Articles & Case Studies

Underdrain copes under pressure

Posted: Tuesday 15th December 2009

Hampton Advanced Water Treatment Works (AWTW) is one of the most technologically advanced of its kind. It is Londonís largest water treatment plant with a design capacity of 790,000 m≥/day. Owned by Thames Water, it has a key role as the control centre for the Thames Water Ring Main, the biggest single trunk water distribution system in the United Kingdom.

The works was originally built in the 1850s and the site includes old Victorian buildings, filter beds and some larger water storage beds. Thames Water has made several large investments in the works, particularly with the introduction of Granular Activated Carbon within the Slow Sand Filters.

The completion of a capital investment program in 1998 led to significant improvements. Hampton AWTW provides some of the highest quality drinking water in the world.

On arrival at Hampton, the stored water is fed into an on-site reservoir called the Grand Junction. This small reservoir is predominantly used to blend different source water and balance the flow into the works. There are 32 dual cell filters on site acting as roughing rapid gravity filters before the slow sand filtration process on site.

ITT Water & Wastewater supplied Leopold filter underdrains, together with the main air scour delivery piping and supervision of installation and training services to the contractor Black & Veatch. The filters were redesigned in conjunction with ITT Water & Wastewater to maximize the available underdrain area.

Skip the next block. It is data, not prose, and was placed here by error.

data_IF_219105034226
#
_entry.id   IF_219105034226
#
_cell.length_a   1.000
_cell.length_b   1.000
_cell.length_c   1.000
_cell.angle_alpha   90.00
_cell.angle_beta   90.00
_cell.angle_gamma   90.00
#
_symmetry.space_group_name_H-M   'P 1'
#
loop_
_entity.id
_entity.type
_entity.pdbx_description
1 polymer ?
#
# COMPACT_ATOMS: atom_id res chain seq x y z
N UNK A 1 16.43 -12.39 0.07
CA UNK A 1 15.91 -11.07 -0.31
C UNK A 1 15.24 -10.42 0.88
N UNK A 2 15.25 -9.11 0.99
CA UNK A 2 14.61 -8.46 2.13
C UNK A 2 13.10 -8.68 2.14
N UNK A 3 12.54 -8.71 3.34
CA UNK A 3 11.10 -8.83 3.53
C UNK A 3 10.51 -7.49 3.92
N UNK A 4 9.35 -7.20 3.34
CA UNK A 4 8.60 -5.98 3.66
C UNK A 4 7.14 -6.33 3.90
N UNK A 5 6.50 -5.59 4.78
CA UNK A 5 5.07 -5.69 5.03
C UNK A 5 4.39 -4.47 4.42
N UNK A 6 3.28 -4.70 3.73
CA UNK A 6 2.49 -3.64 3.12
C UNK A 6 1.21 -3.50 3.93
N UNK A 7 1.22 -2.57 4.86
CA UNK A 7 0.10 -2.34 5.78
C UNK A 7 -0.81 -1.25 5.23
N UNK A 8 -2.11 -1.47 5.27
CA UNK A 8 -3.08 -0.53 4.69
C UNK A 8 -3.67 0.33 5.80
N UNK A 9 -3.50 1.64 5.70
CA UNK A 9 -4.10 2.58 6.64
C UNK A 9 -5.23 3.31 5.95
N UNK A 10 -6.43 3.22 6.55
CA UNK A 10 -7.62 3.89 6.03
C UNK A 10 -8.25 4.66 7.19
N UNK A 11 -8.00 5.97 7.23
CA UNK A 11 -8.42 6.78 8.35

The water is filtered through Primary Rapid Gravity Filters. These filters function in biological mode with no coagulant dose applied. The filters are designed purely to reduce the load from large reservoir algae and thus to lengthen Slow Sand Filter bed run duration. The water from the primaries gravitates under the Grand Junction Reservoir into the K-Shaft, where six pumps lift the water into the Ozone Plant. Most of the Slow

Sand Filters contain a layer of granular activated carbon (GAC, for pesticide reduction) within the sand bed. The Slow Sand Filters are skimmed according to time or head-loss data. Filtrate water is then directed by low lift pumps from the Slow Sand Filters to the disinfection stage. The water is dosed with chlorine prior to the fine micro screens and then flows into the contact tank for disinfection. After disinfection, the water is sulphonated and then ammoniated, prior to being passed into supply with a combined monochloramine residual.

Next door to the works are two officially designated wildlife reserves, the Sunnyside Reservoir and the Stain Hill Reservoirs, which contain flower-rich grassland and habitats for water birds. The Hamptons AWTW well demonstrates the successful accommodation of nature conservation with operational considerations.

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Tel: 0115 940 7324




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